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#7: Midway through the season, the Hoos made a quarterback switch.  A little later, against Maryland, a less-publicized switch at kicker was also made, and this is why: the blocked field goal in the second quarter.  UVA was already in a 17-0 hole, and the field goal wouldn’t have changed the outcome, but all the same it was a psychological killer not to get any points after the offense finally found a way to move down the field.  Drew Jarrett’s kick was low and easily blocked, and Ian Frye has attempted all of UVA’s field goals since.

#6: A 60-yard punt return isn’t too bad on its face.  Lots of teams give those up every now and then. But when it comes on the first punt of the game the week after giving up a 100-yard kickoff return for a touchdown, people start to wonder if you spent that week doing any coaching.  Wake Forest scored their only touchdown of the game on the very next play, so it turned out to be a very damaging mistake.

#5: This play only is this low on the list because it’s the last physical mistake.  But the effect was among the most damaging.  Wake Forest was clinging to a 16-10 lead and was forced to punt with two minutes to go.  UVA would get excellent field position and a chance to win, with returner Khalek Shepherd standing around his own 40.  But when the punt came down to earth, it clonked off of Shepherd’s facemask, and the ball was recovered by Wake, who proceeded to kneel out the clock, having burned up UVA’s timeouts on the previous possession.

#4: Now we get to the truly mental mistakes. We stay with the Wake Forest game, and go to just before halftime, where UVA’s offense has woken out of its slumber with a tying touchdown that leaves about 20 seconds on the clock.  UVA kicks off, gives up a long return, and compounds the mistake when Kyle McCartin makes a tackle out of bounds, costing his team another 15 yards.  Wake Forest takes advantage, completing a downfield bomb and setting up for a field goal and a 10-7 halftime lead.  The play has become a symbol of fans’ ire over the special teams mess; after promising for weeks that players would be held accountable for their mental mistakes, particularly 15-yard penalties, the coaches allowed McCartin to cover the second-half kickoff.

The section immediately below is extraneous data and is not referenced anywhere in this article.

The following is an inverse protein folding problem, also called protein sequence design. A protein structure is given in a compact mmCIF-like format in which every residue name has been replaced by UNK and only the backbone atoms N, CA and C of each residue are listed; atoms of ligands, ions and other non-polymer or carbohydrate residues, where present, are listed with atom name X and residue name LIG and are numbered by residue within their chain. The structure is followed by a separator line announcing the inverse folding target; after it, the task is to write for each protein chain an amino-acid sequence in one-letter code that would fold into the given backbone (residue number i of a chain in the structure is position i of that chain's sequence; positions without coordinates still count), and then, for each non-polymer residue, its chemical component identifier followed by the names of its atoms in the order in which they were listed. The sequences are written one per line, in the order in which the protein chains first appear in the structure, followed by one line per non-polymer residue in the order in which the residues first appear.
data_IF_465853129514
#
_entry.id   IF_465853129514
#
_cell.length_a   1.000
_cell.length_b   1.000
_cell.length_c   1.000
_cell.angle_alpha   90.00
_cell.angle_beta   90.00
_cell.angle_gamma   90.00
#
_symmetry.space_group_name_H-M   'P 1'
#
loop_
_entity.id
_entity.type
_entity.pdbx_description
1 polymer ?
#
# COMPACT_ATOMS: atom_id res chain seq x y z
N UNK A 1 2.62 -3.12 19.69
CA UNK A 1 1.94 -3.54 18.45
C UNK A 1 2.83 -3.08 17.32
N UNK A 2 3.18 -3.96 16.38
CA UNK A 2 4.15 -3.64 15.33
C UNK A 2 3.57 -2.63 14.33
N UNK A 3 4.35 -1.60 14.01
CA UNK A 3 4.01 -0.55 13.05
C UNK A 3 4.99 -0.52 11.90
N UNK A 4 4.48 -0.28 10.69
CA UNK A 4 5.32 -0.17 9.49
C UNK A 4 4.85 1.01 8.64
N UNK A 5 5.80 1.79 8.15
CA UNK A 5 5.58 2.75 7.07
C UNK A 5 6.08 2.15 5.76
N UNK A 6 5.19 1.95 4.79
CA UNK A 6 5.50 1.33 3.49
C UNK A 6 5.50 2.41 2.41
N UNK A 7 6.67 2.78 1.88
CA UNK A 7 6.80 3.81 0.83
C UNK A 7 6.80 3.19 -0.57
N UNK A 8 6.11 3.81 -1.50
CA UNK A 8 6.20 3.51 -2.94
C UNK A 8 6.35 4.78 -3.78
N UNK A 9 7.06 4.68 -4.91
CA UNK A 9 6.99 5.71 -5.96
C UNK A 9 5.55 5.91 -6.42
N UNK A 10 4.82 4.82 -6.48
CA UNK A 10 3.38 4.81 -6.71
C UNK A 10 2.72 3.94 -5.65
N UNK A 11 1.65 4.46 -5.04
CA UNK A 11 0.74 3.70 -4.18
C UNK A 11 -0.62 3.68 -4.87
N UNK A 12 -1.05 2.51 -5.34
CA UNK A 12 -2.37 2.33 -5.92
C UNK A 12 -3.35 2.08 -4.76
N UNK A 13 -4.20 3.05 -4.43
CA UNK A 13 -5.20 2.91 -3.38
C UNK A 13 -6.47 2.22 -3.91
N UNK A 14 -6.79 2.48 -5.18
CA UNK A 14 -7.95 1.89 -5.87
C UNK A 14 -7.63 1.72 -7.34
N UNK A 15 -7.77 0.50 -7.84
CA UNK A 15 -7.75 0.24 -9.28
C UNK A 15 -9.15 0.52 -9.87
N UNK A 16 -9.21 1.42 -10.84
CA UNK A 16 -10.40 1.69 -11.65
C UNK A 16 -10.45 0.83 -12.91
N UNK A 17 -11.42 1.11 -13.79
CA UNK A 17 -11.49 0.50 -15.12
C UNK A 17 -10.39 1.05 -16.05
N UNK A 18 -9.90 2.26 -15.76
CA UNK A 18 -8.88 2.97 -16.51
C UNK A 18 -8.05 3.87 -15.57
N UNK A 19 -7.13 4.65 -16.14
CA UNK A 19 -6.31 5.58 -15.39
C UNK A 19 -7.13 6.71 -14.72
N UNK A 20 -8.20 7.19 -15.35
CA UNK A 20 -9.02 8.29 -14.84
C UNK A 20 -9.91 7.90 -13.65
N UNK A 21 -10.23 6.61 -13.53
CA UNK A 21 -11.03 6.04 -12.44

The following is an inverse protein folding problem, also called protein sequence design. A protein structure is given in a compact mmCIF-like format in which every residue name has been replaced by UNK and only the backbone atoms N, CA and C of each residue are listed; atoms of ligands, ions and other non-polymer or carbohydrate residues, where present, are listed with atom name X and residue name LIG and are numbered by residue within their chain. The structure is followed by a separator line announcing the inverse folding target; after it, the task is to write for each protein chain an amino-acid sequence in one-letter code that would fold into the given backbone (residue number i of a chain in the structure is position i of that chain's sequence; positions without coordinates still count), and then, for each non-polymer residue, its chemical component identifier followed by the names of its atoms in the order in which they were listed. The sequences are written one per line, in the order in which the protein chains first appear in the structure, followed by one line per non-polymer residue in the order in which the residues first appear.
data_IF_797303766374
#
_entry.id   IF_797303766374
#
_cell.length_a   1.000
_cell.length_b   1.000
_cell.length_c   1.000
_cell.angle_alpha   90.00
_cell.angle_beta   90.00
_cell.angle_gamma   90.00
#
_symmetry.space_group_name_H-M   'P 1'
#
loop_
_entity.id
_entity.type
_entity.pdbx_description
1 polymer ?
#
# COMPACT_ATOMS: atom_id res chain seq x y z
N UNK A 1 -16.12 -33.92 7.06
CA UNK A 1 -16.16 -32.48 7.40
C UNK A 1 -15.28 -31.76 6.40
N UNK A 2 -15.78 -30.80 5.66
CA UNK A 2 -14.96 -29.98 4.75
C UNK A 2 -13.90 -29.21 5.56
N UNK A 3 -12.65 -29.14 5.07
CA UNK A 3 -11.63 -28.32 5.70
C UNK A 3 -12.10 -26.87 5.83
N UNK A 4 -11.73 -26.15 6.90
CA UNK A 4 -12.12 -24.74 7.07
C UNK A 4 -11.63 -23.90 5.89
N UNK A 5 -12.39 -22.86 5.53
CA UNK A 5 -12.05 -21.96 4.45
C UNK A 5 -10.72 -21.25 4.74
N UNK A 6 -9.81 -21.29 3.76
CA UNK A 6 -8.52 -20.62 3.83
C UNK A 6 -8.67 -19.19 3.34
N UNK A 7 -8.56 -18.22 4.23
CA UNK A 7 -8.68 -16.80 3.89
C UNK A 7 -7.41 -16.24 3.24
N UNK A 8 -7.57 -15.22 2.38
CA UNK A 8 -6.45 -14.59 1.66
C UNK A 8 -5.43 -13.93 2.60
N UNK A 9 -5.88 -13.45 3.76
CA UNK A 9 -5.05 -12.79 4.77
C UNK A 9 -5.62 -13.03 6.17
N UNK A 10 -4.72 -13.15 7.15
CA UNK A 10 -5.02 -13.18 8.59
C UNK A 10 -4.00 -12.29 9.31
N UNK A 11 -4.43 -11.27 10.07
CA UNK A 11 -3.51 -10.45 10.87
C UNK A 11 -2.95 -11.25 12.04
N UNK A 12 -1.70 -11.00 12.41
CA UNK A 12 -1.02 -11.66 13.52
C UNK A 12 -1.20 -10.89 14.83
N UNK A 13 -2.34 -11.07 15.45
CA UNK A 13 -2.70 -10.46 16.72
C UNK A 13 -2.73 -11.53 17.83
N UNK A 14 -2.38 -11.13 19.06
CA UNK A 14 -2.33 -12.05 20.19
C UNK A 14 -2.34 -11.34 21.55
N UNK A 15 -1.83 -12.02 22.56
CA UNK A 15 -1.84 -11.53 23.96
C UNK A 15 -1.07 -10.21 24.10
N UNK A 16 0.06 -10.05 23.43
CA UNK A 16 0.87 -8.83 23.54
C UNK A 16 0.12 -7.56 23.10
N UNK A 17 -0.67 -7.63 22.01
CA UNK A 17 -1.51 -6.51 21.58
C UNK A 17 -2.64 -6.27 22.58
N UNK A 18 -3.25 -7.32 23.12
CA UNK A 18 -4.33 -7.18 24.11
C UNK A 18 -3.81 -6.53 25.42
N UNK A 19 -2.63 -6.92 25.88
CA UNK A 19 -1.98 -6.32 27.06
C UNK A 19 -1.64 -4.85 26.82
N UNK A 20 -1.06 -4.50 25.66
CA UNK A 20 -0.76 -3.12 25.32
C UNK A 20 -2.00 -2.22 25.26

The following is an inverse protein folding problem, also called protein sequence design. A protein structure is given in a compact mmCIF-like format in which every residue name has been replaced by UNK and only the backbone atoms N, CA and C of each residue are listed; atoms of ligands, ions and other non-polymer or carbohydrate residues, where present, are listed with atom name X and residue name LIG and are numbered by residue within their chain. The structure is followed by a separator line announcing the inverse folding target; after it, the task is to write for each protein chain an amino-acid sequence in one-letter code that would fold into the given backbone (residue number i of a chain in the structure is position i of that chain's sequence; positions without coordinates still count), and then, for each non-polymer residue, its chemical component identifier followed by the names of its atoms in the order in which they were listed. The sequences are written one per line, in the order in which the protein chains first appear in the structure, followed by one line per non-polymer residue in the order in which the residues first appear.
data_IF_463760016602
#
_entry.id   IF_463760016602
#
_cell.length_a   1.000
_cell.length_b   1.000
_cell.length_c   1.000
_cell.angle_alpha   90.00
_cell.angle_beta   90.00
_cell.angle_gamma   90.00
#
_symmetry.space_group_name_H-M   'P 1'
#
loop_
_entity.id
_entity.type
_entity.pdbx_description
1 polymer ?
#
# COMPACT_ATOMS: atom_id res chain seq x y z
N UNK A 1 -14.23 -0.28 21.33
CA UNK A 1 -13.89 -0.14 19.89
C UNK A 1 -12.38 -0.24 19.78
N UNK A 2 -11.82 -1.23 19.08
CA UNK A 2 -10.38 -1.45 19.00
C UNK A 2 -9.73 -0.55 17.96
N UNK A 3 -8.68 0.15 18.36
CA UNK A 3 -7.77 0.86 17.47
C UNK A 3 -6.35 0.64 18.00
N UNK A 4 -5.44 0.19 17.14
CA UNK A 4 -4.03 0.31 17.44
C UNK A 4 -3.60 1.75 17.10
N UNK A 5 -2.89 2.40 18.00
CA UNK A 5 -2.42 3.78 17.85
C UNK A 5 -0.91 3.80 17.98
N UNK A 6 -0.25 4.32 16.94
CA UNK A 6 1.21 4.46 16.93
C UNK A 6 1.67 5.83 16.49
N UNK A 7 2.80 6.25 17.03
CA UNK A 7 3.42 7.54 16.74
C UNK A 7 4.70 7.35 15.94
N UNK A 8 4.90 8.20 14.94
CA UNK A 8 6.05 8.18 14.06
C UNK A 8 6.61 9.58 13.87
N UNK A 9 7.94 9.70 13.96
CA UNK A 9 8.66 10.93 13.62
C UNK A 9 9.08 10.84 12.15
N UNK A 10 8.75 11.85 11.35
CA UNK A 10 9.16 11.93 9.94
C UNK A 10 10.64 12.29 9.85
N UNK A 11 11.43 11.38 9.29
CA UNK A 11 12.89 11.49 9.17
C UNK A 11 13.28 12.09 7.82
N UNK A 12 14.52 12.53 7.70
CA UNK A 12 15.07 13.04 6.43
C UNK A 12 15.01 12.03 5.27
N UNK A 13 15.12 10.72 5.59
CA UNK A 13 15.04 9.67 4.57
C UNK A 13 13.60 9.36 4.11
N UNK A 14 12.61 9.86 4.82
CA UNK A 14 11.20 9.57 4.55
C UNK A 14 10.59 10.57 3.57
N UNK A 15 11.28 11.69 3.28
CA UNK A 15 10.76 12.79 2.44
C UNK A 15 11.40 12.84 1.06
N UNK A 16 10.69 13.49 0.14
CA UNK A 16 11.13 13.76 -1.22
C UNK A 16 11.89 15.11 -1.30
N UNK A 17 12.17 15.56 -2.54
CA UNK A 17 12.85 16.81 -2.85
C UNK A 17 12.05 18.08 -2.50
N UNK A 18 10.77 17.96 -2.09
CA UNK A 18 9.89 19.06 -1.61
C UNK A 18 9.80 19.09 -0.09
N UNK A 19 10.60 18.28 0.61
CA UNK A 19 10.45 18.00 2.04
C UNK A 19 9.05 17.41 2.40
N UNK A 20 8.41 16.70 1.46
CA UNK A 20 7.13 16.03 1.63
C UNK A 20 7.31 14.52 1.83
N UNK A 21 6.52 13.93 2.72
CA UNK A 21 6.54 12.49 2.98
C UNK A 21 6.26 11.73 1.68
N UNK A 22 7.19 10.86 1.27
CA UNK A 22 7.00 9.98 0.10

Stefon Diggs took it to the house on this one. (photo courtesy of

#3: The impact of a play doesn’t need a lot of explanation when you give up a 100-yard (actually more like 104) kickoff return TD to start the game, against hated rival Maryland, on Homecoming weekend, and end up losing by – yup, one touchdown.